Roman Griffen / Donated / LIMESTONE SCULPTURE By Martin Cooney

LIMESTONE SCULPTURE

Carved By Martin Cooney

Roman Griffen / Kansas Creme Limestone / 26 x 3.5 x 19″

This Sculpture Was Donated to a Worthy Cause

Upon my return to the United States in the autumn of 2003 I set myself the task of carving each and every sort of stone that I supposed I would be expected to carve as a professional banker mason. To my delight I soon discovered Pine’s Stone down the road at the Cattle Creek turn off on Highway 82 between Carbondale and Glenwood Springs. And what a delight their stone yard turned out to be.

The stone yard at Birdhaven Studio, Woody Creek, Colorado

Suddenly I was able to get my hands upon a huge amount of material as I took away what they considered to be pretty much useless merchandise. In fact at one point I recall hopping into their large waste container and pitching juicy looking pieces of random stone over the side, and in the process practically filling my flatbed Ford F350 to the rails with all sorts of stone, in all sorts of shapes and sizes.

And so, in order to discover just what was what when it came to my new cast of characters I decided to carve a series of sculptures to explore precisely which stones where most suitable to what applications.

Winterset Limestone: warm as toast, tough as nails.

What I was to discover was that there were two exceptional limestones to be had that were equally ideal in none overlapping credentials. On the one hand there was the limestone that thinks its a sandstone called Winterset – a tough and rugged stone that oft times proves hard as nails, and looks completely at home in nature and natural surroundings. And then there is Kansas Creme, which as the name might imply, suggests nothing of the Winterset tough nut mentality, and instead offers a virtual blank canvas on which to carve, with minimal intrusion/exclusion activity to divert the eye.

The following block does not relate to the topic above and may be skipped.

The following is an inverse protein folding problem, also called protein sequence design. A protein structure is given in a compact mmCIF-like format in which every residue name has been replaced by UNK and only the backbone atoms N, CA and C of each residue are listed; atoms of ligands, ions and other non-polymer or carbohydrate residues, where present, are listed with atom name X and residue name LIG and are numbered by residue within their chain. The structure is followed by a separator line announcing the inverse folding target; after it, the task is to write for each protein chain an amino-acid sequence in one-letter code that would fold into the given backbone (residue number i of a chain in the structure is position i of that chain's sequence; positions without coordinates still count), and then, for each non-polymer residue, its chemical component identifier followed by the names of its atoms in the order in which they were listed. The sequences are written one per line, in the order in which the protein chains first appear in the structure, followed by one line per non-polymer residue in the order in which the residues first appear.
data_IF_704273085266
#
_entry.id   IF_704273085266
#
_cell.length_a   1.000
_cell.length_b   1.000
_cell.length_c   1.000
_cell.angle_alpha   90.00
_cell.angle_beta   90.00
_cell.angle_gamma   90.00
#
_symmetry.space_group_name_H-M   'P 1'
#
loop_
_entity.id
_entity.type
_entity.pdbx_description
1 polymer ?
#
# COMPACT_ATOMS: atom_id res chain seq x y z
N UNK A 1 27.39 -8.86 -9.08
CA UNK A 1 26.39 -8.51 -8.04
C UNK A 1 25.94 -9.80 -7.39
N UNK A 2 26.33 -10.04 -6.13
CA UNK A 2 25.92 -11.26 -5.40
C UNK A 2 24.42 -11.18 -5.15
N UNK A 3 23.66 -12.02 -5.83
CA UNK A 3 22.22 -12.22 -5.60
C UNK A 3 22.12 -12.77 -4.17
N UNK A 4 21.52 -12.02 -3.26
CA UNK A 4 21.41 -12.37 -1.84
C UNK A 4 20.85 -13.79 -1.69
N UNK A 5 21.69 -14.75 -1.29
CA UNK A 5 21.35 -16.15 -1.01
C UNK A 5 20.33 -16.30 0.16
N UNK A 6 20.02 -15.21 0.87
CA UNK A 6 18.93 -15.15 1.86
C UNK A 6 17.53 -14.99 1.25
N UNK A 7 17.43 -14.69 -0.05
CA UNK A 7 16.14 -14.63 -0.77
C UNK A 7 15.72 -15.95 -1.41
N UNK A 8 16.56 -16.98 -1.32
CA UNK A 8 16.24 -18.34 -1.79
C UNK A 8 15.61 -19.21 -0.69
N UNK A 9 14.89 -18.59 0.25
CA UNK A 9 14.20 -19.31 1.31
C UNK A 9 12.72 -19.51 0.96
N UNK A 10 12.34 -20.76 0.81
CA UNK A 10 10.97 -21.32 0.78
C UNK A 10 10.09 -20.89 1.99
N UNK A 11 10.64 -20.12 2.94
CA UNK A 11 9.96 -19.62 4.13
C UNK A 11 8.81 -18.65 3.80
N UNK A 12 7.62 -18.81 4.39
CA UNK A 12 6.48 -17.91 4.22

Kansas Creme Limestone: Soft and pliable to carve, hardens considerably in time with a yellowish patina.

And so, in order to test this mysterious Kansas Creme’s credentials I set about mapping out a full-sized griffen that would test the limits of the stone with some deep and some very shallow bas relief carving technique. The result as you can see affirms a very pliable and yet sharp edged stone, which down through the years stayed as bright and sharp edged as could be.

Not even the vigors of the Birdhaven Studio Sculpture Garden’s extreme extremes of blistering summer sun and sub zero winter nights could nip and pick away at the edges nor nibble away at the slightly carved feathered surface.

In fact the stone seemed to get stronger and harder as the years went on, which is not an unusual feature of the  softer, lighter and more consistent limestones that I carved in England. French limestone for instance has very similar characteristics to Kansas Creme in my opinion, or rather experience.

I’m sure by now that my Roman Griffen is hard as nails given that the last I heard he was ensconced gloriously over the gateway to a replica Roman fort somewhere in Texas, but I have yet to hear conformation. However, what a wonderful image those words put into my mind, for top center above the entrance to a Roman Fort is pretty much exactly where I would wish this, one of my favorite,  of my limestone sculptures to date: January 13, 2020.

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LIMESTONE SCULPTURE

Carved By Martin Cooney

Roman Griffen / Kansas Creme Limestone / 26 x 3.5 x 19″

This Sculpture Was Donated to a Worthy Cause

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